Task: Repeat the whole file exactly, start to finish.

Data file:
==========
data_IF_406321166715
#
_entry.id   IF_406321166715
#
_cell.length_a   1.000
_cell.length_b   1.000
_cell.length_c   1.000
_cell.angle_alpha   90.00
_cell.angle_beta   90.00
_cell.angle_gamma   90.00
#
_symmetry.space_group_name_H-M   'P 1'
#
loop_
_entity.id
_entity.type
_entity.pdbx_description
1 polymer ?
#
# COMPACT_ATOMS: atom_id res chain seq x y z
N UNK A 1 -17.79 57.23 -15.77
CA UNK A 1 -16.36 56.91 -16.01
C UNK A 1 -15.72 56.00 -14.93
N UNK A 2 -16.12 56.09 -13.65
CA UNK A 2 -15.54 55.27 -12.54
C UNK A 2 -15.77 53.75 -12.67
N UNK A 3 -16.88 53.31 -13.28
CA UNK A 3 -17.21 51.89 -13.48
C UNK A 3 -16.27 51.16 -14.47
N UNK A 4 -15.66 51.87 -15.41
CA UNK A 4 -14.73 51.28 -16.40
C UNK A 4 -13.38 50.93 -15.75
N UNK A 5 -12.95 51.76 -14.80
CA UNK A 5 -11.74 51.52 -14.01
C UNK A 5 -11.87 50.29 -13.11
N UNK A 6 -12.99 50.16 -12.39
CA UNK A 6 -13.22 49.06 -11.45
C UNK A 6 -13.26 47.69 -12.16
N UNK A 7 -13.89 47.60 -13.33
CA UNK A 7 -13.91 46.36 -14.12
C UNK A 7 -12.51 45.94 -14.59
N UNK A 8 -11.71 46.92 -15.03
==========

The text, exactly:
data_IF_406321166715
#
_entry.id   IF_406321166715
#
_cell.length_a   1.000
_cell.length_b   1.000
_cell.length_c   1.000
_cell.angle_alpha   90.00
_cell.angle_beta   90.00
_cell.angle_gamma   90.00
#
_symmetry.space_group_name_H-M   'P 1'
#
loop_
_entity.id
_entity.type
_entity.pdbx_description
1 polymer ?
#
# COMPACT_ATOMS: atom_id res chain seq x y z
N UNK A 1 -17.79 57.23 -15.77
CA UNK A 1 -16.36 56.91 -16.01
C UNK A 1 -15.72 56.00 -14.93
N UNK A 2 -16.12 56.09 -13.65
CA UNK A 2 -15.54 55.27 -12.54
C UNK A 2 -15.77 53.75 -12.67
N UNK A 3 -16.88 53.31 -13.28
CA UNK A 3 -17.21 51.89 -13.48
C UNK A 3 -16.27 51.16 -14.47
N UNK A 4 -15.66 51.87 -15.41
CA UNK A 4 -14.73 51.28 -16.40
C UNK A 4 -13.38 50.93 -15.75
N UNK A 5 -12.95 51.76 -14.80
CA UNK A 5 -11.74 51.52 -14.01
C UNK A 5 -11.87 50.29 -13.11
N UNK A 6 -12.99 50.16 -12.39
CA UNK A 6 -13.22 49.06 -11.45
C UNK A 6 -13.26 47.69 -12.16
N UNK A 7 -13.89 47.60 -13.33
CA UNK A 7 -13.91 46.36 -14.12
C UNK A 7 -12.51 45.94 -14.59
N UNK A 8 -11.71 46.92 -15.03